Achieving better estimates of greatersage-grouse chick survival in Utah

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Journal of Wildlife Management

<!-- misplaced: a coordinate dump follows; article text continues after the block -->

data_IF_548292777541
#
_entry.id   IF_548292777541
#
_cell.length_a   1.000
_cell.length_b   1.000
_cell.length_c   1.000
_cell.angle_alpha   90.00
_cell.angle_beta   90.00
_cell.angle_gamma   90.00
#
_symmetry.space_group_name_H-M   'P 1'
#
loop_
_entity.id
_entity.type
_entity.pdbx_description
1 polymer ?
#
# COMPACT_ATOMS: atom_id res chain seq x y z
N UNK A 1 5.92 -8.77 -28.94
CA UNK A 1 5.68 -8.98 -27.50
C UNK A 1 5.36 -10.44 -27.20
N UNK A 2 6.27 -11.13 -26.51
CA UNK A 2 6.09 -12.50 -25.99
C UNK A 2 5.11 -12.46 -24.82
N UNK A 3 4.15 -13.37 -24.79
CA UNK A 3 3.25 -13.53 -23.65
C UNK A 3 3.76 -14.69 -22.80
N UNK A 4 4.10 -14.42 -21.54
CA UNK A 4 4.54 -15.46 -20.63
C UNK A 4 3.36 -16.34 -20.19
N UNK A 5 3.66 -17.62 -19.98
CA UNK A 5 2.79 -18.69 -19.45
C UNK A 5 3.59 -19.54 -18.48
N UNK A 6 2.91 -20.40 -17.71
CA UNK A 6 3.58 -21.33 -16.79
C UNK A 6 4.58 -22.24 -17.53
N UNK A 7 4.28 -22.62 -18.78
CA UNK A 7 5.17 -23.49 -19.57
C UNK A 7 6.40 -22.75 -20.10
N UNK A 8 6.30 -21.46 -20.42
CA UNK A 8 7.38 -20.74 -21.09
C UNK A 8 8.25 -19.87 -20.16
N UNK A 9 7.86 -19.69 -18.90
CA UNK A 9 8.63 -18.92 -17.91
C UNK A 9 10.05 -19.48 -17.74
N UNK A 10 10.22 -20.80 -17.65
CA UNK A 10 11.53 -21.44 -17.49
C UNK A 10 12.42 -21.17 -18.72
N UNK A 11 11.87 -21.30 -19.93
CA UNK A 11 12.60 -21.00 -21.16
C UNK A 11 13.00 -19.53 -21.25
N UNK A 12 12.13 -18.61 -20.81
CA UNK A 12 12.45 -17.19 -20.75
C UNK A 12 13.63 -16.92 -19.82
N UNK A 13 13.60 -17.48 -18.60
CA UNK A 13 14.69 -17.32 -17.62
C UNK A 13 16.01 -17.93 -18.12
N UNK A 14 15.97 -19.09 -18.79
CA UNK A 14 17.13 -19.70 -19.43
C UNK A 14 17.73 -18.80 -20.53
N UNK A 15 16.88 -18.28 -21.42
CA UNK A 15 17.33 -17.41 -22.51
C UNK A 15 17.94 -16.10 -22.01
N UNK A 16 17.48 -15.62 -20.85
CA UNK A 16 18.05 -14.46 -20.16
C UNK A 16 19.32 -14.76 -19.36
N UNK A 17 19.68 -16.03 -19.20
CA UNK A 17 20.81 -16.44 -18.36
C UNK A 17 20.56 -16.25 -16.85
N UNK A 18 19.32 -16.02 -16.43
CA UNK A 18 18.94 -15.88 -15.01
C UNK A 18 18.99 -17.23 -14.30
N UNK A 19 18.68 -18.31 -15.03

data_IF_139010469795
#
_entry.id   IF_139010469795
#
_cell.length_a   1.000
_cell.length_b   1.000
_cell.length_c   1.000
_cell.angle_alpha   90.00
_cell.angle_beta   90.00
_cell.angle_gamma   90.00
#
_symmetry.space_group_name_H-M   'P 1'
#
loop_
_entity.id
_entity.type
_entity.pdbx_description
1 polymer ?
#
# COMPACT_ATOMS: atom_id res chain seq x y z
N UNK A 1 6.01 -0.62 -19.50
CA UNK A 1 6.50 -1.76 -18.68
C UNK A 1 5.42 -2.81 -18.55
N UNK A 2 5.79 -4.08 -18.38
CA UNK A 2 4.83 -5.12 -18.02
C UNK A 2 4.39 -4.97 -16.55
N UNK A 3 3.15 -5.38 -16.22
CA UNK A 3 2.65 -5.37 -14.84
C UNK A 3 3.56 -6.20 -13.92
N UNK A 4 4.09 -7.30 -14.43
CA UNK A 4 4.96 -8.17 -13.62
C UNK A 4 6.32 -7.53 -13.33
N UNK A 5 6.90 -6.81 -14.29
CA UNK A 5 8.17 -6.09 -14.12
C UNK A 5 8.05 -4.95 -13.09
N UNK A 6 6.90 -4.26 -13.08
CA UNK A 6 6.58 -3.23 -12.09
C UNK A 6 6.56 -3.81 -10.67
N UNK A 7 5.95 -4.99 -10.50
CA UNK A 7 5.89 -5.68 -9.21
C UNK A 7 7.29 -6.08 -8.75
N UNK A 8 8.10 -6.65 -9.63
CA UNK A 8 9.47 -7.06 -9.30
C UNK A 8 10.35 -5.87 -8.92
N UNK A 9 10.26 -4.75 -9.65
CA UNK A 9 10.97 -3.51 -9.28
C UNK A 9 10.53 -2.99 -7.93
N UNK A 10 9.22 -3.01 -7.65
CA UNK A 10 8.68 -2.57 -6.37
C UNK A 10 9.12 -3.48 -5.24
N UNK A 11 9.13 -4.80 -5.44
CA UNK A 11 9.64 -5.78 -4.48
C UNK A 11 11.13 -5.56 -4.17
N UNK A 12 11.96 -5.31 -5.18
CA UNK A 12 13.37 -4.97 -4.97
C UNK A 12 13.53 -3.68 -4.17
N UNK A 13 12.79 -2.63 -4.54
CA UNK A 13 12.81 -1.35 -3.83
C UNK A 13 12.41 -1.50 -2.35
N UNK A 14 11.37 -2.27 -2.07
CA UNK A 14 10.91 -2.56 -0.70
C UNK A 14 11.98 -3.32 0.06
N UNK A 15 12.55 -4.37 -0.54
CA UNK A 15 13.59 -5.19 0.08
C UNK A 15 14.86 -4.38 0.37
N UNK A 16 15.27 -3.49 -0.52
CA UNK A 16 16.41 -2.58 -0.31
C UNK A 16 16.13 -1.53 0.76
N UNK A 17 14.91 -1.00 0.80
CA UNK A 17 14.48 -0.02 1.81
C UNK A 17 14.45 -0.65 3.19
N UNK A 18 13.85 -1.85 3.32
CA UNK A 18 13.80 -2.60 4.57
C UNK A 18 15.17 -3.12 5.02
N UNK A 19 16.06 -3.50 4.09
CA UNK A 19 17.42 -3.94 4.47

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Declining sage-grouse (Centrocercus urophasianus) populations may be characterized by poor recruitment largely attributed to low chick survival. However, few published studies have explicitly examined factors that influence chick survival. We used a suture method to radiomark 1-2-day-old sage-grouse chicks (n = 150) in 2005-2006 on Parker Mountain in south-central Utah, USA, and monitored their survival to 42 days. We modeled effects of year, hatch date, chick age, brood-female age, brood-mixing, and arthropod abundance on chick survival. Our best model revealed an average survival estimate of 0.50 days to 42 days, which is the highest level ever documented for this longlived species. Brood-mixing occurred in 21% (31/146) of chicks and 43% (18/42) of broods we studied. Moreover, yearling females had more chicks leave their broods than did adults. We found that survival may be higher among chicks that switch broods compared to those that stayed with their natal mother until fledging. Thus, brood-mixing may be an adaptive strategy leading to increased sage-grouse chick survival and higher productivity, especially among chicks born to yearling females. Our findings also indicate that arthropod abundance may be an important driver of chick survival, particularly during the early brood-rearing period and, therefore, sage-grouse populations may benefit from a management strategy that attempts to increase arthropod abundance via brood habitat management.